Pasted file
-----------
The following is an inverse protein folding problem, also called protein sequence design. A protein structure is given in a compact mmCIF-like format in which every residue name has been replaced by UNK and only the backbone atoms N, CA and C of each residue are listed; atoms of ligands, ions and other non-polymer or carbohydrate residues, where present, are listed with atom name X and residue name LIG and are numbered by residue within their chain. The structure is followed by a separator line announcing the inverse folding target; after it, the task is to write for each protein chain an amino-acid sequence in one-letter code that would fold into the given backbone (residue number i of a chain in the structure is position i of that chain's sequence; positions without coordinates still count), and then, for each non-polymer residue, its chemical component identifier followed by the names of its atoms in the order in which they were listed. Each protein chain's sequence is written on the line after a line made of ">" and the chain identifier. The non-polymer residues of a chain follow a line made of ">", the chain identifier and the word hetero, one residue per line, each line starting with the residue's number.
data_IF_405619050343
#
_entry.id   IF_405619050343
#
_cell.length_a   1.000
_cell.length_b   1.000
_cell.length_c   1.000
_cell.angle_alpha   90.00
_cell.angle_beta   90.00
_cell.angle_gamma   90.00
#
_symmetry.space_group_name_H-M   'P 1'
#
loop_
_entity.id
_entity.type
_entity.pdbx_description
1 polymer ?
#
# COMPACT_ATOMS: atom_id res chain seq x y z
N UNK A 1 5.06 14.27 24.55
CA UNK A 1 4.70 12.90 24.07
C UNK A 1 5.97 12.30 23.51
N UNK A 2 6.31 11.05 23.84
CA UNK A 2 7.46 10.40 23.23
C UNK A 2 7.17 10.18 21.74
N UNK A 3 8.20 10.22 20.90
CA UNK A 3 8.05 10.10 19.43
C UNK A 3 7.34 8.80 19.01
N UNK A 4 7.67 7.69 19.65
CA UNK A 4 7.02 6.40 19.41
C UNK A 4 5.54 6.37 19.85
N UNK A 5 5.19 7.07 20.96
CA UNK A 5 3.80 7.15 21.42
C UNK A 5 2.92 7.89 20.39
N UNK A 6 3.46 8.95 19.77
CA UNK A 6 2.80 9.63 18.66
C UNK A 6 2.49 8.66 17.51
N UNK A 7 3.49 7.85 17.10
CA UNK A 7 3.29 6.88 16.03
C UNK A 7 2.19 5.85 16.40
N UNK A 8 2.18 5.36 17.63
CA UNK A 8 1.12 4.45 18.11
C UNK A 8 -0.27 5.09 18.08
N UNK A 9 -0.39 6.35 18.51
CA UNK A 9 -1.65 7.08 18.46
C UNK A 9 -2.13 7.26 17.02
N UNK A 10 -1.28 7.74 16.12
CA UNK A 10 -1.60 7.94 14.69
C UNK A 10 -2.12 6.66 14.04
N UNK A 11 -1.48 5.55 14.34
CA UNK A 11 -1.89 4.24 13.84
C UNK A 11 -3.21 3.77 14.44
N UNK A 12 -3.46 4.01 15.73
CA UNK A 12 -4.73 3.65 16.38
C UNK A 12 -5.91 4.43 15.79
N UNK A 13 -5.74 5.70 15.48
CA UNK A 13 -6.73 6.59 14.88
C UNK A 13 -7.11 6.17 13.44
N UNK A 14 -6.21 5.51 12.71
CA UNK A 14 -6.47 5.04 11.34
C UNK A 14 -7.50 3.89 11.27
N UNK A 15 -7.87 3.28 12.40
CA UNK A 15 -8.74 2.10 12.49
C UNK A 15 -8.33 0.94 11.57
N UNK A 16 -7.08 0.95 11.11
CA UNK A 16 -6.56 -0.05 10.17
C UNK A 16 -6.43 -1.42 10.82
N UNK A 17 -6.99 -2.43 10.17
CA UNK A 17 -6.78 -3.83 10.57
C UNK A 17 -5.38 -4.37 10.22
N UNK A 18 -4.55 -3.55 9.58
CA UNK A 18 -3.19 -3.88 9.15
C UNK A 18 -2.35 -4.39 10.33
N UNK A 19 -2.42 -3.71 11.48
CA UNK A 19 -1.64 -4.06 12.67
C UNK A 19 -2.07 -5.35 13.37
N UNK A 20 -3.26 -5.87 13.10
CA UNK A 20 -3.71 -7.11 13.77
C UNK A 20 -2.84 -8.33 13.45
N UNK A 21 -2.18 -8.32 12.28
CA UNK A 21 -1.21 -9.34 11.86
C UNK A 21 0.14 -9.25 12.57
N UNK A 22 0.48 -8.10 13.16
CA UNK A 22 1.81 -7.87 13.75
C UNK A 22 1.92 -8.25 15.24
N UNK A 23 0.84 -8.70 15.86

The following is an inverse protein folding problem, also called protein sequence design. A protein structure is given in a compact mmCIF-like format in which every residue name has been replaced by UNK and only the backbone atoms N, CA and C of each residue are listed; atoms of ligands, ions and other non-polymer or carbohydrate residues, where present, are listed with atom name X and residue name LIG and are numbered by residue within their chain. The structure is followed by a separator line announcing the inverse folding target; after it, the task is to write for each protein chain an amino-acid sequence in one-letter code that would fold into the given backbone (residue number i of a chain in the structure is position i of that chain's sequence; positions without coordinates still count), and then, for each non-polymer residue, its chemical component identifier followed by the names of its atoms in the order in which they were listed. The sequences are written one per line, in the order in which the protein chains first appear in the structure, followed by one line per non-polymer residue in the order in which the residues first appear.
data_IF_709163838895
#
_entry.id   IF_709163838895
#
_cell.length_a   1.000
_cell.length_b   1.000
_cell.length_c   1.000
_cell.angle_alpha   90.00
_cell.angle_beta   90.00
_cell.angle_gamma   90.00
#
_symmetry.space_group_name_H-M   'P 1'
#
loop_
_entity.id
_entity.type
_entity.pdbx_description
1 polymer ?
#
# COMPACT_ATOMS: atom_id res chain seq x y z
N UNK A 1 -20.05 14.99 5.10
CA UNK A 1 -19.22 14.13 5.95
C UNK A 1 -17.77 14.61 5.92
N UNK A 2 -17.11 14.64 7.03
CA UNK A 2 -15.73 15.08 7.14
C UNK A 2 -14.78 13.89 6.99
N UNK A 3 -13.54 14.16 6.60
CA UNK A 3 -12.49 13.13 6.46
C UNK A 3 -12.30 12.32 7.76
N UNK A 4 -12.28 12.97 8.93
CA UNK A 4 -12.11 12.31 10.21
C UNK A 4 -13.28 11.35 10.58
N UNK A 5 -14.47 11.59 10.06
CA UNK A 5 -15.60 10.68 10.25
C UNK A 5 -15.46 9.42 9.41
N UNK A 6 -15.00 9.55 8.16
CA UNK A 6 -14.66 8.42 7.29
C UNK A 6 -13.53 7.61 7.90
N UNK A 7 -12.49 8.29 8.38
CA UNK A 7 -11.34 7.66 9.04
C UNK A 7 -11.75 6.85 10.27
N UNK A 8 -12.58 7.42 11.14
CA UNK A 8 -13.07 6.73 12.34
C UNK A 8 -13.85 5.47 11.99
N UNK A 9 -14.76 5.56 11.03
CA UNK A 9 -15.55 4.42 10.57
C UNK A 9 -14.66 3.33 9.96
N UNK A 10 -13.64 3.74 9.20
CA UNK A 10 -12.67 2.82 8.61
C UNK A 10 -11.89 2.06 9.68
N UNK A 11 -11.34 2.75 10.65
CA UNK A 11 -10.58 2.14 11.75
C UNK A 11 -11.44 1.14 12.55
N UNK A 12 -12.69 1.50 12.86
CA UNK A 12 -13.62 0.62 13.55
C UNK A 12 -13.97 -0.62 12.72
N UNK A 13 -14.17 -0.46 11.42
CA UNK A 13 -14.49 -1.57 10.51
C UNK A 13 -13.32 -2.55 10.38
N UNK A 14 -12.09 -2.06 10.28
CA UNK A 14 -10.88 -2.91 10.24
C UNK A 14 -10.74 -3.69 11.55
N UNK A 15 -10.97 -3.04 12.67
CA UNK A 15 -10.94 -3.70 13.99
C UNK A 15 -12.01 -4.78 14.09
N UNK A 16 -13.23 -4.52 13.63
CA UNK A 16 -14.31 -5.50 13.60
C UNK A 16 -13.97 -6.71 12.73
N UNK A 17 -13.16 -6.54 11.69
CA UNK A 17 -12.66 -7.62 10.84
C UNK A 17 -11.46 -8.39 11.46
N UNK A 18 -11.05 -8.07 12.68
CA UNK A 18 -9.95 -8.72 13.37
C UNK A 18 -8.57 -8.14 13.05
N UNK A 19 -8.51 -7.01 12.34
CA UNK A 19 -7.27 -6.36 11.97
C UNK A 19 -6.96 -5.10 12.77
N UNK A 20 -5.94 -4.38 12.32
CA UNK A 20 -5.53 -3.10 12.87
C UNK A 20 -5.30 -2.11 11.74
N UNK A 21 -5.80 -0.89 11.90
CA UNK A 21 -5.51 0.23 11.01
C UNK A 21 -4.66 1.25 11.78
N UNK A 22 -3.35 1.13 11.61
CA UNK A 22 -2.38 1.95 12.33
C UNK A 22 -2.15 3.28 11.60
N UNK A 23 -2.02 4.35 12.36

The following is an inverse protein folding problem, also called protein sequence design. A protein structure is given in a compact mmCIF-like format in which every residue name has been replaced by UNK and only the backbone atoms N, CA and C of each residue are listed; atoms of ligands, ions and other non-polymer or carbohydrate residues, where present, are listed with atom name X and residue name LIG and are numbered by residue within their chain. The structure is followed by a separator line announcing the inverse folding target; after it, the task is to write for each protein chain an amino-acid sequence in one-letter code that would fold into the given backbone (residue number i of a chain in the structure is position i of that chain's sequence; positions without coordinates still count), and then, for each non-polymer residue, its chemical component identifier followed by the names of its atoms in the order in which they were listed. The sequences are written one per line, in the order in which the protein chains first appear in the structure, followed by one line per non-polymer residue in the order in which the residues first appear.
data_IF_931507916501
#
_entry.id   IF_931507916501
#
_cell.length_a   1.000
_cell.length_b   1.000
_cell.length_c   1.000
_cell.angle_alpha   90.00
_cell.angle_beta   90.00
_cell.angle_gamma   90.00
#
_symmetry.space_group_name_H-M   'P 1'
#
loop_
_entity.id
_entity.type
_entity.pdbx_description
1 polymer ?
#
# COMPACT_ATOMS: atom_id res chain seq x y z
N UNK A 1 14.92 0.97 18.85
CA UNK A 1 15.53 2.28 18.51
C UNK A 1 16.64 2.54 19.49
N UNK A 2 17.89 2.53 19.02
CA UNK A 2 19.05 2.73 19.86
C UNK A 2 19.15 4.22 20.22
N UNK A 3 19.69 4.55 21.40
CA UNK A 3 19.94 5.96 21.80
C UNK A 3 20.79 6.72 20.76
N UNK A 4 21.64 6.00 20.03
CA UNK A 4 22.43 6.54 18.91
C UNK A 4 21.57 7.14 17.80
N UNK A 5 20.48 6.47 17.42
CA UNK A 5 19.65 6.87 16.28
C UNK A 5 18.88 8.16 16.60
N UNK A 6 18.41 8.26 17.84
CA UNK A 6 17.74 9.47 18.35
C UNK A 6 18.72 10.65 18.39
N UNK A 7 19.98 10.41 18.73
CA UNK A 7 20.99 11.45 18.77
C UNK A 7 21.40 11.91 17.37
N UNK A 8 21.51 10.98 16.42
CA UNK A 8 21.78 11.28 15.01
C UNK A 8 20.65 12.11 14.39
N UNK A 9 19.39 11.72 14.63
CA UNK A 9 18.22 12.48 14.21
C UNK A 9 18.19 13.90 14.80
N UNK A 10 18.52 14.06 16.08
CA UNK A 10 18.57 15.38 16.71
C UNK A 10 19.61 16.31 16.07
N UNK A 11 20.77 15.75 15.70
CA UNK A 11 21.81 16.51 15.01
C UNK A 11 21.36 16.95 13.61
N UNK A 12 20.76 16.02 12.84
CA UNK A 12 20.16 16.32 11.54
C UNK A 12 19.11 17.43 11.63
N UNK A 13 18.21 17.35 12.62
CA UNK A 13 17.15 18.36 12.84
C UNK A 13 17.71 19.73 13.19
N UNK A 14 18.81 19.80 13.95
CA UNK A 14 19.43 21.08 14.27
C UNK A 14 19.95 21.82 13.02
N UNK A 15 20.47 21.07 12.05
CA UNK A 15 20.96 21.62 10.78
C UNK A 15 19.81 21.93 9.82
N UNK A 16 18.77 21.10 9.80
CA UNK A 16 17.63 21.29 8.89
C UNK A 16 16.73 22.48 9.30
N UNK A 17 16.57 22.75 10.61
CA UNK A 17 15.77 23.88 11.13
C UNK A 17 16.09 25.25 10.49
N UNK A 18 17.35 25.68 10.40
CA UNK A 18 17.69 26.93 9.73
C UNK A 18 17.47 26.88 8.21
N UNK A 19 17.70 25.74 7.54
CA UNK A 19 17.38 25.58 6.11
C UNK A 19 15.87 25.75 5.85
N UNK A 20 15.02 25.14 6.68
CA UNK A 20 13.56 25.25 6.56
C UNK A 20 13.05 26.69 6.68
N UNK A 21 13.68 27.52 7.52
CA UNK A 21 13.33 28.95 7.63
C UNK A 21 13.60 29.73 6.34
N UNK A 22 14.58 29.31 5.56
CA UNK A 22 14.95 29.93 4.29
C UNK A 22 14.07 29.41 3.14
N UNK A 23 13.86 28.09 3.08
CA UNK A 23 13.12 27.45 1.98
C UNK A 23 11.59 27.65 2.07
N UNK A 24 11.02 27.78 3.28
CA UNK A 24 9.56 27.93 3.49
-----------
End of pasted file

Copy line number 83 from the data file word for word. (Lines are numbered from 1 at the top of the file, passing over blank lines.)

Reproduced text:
CA UNK A 21 -1.21 -9.34 11.86